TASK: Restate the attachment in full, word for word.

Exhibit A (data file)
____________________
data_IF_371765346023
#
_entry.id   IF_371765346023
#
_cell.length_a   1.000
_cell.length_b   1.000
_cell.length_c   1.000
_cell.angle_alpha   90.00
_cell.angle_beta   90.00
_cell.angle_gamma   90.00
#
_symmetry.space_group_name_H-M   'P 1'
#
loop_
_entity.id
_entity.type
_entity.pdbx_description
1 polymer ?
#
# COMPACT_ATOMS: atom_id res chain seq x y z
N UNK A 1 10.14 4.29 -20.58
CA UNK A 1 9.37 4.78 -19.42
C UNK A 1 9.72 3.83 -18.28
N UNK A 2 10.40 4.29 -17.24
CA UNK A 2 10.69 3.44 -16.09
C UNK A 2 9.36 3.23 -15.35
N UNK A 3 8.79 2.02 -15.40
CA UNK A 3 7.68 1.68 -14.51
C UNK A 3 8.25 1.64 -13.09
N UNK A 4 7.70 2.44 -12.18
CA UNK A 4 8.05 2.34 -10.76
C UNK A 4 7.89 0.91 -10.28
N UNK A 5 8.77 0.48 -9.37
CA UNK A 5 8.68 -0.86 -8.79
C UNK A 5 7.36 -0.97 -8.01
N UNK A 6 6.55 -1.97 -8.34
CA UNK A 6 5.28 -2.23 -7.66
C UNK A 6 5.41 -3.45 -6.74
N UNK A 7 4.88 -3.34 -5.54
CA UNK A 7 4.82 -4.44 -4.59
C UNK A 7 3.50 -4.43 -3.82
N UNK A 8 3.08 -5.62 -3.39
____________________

data_IF_371765346023
#
_entry.id   IF_371765346023
#
_cell.length_a   1.000
_cell.length_b   1.000
_cell.length_c   1.000
_cell.angle_alpha   90.00
_cell.angle_beta   90.00
_cell.angle_gamma   90.00
#
_symmetry.space_group_name_H-M   'P 1'
#
loop_
_entity.id
_entity.type
_entity.pdbx_description
1 polymer ?
#
# COMPACT_ATOMS: atom_id res chain seq x y z
N UNK A 1 10.14 4.29 -20.58
CA UNK A 1 9.37 4.78 -19.42
C UNK A 1 9.72 3.83 -18.28
N UNK A 2 10.40 4.29 -17.24
CA UNK A 2 10.69 3.44 -16.09
C UNK A 2 9.36 3.23 -15.35
N UNK A 3 8.79 2.02 -15.40
CA UNK A 3 7.68 1.68 -14.51
C UNK A 3 8.25 1.64 -13.09
N UNK A 4 7.70 2.44 -12.18
CA UNK A 4 8.05 2.34 -10.76
C UNK A 4 7.89 0.91 -10.28
N UNK A 5 8.77 0.48 -9.37
CA UNK A 5 8.68 -0.86 -8.79
C UNK A 5 7.36 -0.97 -8.01
N UNK A 6 6.55 -1.97 -8.34
CA UNK A 6 5.28 -2.23 -7.66
C UNK A 6 5.41 -3.45 -6.74
N UNK A 7 4.88 -3.34 -5.54
CA UNK A 7 4.82 -4.44 -4.59
C UNK A 7 3.50 -4.43 -3.82
N UNK A 8 3.08 -5.62 -3.39